http://pro-audio.musiciansfriend.com/product/Tascam-US1...

http://pro-audio.musiciansfriend.com/product/ART-USBPho...

one ive actually used and found the quality was really good _for the price_. Best bang for the buck recording wise, it has upgraded preamps.

http://pro-audio.musiciansfriend.com/product/Alesis-iO2...
January 24, 2011 10:05:51 PM

I would if I did.
January 25, 2011 11:48:35 AM

festerovic said:
archey, listen, skip the spdif input, as it accepts only digital info and can't be used for the microphone like you said originally wanted to use. Something with really good preamps is ideally what you want, but unless you are doing pro recording, your don't really need it. $200 is usually what it takes to get a really good 0ms latency card with nice recording preamps for recording analog sound. The specs will not reveal this, your ears will. It makes it harder to track down a good card.Since you want to do gaming too, the needs of the card change. Having some hardware acceleration or at least compatibility for things like dolby digital live or DTS live could be more important than some sound quality.

Another thing, your setup makes a big difference in sound quality and noise levels. Can you please tell me what kind of mic and how you are connecting it to the onboard sound currently? For instance, I use shure sm58 and sm57 mic through a mixer. The mics are hi-z, requiring transforming to low z that a computer could use. The mixer does a fantastic job of doing that. If I used a regular old low-z mic (you can tell because they usually have a 3.5mm or "big headphone" jack (lol sorry dont know the size, maybe 1/4 inch?)) then I would likely get a lot more noise.

Re: creative for recording, I still stand by they are crap. They are best used for digital source recording, as their onboard preamps for the analog side are weaksauce and taint the sound. Just my opinion let your ears tell you different.

check these recording cards out, if when you game, you only need to have your headphones sound good, and are not interested in 5.1, etc. check these out. They are for recording, but still work fine for games.

http://pro-audio.musiciansfriend.com/product/Tascam-US1...

http://pro-audio.musiciansfriend.com/product/ART-USBPho...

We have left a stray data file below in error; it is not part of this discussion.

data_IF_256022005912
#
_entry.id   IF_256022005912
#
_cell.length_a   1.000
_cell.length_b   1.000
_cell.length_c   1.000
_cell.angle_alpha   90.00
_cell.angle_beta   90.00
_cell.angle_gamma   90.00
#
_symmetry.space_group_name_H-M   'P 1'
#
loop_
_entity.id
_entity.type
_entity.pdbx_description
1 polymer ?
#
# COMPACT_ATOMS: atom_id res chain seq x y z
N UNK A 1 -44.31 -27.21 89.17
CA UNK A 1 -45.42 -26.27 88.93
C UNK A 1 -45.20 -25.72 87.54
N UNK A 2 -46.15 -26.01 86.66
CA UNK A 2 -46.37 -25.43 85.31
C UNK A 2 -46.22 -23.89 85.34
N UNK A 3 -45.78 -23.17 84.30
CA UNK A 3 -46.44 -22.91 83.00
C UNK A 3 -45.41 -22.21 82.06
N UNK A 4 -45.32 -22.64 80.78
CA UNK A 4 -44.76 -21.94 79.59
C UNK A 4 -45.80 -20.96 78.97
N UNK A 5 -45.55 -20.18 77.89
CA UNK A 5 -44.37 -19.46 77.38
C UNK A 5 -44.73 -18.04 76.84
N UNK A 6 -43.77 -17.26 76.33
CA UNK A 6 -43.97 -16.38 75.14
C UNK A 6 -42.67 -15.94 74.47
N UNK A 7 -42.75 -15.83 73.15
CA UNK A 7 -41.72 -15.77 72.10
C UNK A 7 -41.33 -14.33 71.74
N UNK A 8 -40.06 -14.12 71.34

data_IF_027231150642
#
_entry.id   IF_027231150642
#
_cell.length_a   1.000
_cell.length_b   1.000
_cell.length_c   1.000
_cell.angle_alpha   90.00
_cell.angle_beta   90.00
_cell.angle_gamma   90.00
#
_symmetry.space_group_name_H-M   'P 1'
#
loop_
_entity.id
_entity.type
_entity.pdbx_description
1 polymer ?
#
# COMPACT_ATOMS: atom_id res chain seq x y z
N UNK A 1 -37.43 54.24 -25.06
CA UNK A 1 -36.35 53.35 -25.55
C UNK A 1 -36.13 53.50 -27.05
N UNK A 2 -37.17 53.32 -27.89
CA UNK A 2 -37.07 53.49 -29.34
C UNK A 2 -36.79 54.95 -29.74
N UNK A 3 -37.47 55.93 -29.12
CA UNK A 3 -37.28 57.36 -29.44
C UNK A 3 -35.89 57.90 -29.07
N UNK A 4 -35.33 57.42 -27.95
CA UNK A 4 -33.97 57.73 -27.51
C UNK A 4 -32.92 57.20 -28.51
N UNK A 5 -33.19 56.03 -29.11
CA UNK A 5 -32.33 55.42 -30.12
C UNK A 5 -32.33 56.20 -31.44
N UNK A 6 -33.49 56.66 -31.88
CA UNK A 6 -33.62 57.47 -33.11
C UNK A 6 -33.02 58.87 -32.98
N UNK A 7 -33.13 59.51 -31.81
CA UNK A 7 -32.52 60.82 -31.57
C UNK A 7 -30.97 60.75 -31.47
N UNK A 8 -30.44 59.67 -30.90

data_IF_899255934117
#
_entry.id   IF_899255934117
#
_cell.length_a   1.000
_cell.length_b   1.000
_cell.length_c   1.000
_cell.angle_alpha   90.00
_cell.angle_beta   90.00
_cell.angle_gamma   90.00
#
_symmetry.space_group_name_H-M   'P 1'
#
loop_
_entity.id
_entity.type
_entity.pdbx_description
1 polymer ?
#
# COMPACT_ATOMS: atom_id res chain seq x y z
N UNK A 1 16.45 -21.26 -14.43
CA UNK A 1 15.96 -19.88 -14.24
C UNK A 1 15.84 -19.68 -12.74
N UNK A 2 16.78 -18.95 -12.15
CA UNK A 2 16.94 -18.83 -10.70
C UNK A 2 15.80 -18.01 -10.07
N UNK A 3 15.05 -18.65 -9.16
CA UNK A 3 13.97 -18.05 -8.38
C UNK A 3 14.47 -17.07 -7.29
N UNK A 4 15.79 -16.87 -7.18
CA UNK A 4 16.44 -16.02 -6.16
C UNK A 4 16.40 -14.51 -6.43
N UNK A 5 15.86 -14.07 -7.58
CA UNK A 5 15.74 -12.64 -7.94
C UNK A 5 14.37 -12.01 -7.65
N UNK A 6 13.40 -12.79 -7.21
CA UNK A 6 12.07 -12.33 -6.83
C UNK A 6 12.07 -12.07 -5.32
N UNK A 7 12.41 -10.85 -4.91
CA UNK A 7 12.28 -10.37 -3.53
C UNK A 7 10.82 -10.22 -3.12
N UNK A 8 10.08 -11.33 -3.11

one ive actually used and found the quality was really good _for the price_. Best bang for the buck recording wise, it has upgraded preamps.

http://pro-audio.musiciansfriend.com/product/Alesis-iO2...


As I said I am only concerned with something that will remove static from my recording and not wreck my gaming audio. Or is it my mic causing the static? I use Ear Force X1s. If you can recommend a headset could it please be decent for gaming but will have no static while recording audio.

Thanks,
Archey
January 25, 2011 4:52:52 PM

You are using the mic in the earforce x1s to record audio? Not ideal, but they shouldnt cause static. Have you tried other sources into the onboard sound to verify the mic is or is not causing the issue?

The headphones - I cant find a pic of the cord end showing what kind of plugs it uses. If it is just the usual headphone jacks (with a separate one for the mic), then you can use that with any sound card, on board or not.

You can always use your current setup for games, even if you find out the input on your mobo is not working correctly. Windblows lets you use multiple sound devices if you set it up in the Control panel, so those recording solutions I linked will work for when you record videos.
January 26, 2011 3:56:16 PM

festerovic said:
You are using the mic in the earforce x1s to record audio? Not ideal, but they shouldnt cause static. Have you tried other sources into the onboard sound to verify the mic is or is not causing the issue?

The headphones - I cant find a pic of the cord end showing what kind of plugs it uses. If it is just the usual headphone jacks (with a separate one for the mic), then you can use that with any sound card, on board or not.

You can always use your current setup for games, even if you find out the input on your mobo is not working correctly. Windblows lets you use multiple sound devices if you set it up in the Control panel, so those recording solutions I linked will work for when you record videos.